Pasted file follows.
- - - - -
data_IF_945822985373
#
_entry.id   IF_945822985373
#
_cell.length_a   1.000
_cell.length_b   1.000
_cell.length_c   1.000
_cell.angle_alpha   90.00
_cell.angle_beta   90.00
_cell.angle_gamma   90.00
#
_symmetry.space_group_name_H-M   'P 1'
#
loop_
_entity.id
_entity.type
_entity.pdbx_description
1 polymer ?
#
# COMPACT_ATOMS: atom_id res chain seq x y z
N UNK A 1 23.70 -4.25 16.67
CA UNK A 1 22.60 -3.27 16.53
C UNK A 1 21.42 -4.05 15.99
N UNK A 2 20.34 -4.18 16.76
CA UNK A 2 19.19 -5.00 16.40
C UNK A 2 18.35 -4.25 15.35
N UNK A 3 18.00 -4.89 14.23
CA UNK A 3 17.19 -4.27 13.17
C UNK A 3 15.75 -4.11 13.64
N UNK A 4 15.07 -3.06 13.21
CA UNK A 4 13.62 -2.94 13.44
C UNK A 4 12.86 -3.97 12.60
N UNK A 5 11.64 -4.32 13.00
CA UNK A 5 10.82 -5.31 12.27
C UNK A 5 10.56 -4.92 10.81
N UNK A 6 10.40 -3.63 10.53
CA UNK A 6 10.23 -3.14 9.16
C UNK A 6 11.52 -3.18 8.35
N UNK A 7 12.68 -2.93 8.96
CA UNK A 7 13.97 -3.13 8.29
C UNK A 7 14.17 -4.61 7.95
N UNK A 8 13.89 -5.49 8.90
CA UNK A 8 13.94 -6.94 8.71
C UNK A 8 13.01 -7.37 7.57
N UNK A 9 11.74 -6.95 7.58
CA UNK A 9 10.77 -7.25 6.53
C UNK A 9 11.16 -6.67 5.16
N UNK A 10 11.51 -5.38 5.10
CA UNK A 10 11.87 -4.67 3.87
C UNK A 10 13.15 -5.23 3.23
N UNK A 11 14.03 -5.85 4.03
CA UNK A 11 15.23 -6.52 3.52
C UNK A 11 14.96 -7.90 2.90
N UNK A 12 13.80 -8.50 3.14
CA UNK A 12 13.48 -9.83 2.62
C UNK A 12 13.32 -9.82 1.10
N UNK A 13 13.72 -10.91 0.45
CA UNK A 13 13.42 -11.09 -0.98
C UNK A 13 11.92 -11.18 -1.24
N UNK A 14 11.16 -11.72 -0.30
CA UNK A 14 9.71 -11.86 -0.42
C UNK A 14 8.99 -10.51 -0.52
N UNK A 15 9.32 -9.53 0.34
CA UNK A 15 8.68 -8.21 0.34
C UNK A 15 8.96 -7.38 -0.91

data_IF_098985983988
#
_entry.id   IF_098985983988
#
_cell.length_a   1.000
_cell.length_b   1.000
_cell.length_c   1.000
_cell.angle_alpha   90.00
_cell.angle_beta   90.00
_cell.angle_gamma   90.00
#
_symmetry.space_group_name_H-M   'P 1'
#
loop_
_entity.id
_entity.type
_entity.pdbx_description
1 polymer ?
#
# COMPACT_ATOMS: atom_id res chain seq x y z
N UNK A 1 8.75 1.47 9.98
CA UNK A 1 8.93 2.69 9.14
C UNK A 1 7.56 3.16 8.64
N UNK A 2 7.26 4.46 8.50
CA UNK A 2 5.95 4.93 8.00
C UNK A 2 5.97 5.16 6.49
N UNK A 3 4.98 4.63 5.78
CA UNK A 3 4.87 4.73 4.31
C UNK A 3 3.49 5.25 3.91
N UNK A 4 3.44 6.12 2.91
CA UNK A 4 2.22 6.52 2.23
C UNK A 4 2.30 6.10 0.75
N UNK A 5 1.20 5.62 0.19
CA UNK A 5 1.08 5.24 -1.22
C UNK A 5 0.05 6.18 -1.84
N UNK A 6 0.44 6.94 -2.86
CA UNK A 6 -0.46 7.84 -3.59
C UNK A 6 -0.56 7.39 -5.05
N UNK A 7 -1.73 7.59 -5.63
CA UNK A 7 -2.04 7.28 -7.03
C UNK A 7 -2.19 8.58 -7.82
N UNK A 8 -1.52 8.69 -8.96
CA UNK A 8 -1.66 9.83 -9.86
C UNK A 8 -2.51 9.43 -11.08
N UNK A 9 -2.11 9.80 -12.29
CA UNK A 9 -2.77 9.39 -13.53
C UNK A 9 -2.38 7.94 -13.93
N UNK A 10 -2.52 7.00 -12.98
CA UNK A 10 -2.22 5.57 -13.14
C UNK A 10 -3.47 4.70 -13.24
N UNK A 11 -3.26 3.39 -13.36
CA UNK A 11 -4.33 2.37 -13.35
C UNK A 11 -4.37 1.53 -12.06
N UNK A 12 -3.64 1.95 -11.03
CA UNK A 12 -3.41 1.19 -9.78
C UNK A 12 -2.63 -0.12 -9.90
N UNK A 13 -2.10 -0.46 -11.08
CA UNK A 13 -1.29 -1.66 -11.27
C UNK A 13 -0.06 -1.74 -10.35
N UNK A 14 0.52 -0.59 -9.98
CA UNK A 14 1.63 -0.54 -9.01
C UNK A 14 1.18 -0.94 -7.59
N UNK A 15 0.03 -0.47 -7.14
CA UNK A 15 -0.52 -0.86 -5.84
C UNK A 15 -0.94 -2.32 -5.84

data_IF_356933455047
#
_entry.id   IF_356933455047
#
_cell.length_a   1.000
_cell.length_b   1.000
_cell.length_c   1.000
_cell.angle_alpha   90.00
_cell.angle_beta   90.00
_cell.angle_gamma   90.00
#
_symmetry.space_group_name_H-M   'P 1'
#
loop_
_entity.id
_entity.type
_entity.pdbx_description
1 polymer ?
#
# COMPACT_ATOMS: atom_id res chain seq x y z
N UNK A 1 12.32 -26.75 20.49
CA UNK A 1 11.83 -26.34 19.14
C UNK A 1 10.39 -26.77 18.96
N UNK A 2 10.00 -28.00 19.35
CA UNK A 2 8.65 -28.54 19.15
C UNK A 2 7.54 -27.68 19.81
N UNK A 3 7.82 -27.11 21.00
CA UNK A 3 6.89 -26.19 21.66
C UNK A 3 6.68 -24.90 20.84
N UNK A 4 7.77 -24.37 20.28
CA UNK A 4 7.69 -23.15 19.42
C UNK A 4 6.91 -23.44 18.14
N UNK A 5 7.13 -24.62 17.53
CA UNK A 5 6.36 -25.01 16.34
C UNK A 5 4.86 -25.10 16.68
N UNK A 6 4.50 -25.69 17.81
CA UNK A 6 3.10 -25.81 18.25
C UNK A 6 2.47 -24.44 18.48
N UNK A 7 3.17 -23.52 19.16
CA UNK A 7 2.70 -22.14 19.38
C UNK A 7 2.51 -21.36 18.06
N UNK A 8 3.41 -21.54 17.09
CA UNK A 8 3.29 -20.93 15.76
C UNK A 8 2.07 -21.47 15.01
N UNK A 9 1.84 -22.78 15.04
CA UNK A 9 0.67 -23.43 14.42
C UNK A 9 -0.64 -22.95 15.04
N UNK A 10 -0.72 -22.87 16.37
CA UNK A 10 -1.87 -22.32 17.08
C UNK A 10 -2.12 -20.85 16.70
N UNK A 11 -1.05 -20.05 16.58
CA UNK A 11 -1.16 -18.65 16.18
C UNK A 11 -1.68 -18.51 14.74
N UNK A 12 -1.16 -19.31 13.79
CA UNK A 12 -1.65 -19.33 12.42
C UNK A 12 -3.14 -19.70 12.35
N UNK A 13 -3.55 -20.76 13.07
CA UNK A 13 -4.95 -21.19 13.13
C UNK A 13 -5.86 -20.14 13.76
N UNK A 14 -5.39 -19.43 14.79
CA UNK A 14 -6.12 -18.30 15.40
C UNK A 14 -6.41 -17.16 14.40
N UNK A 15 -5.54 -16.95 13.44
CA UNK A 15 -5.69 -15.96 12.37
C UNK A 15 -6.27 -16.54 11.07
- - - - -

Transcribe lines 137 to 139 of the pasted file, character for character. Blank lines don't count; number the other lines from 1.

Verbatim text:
_cell.length_c   1.000
_cell.angle_alpha   90.00
_cell.angle_beta   90.00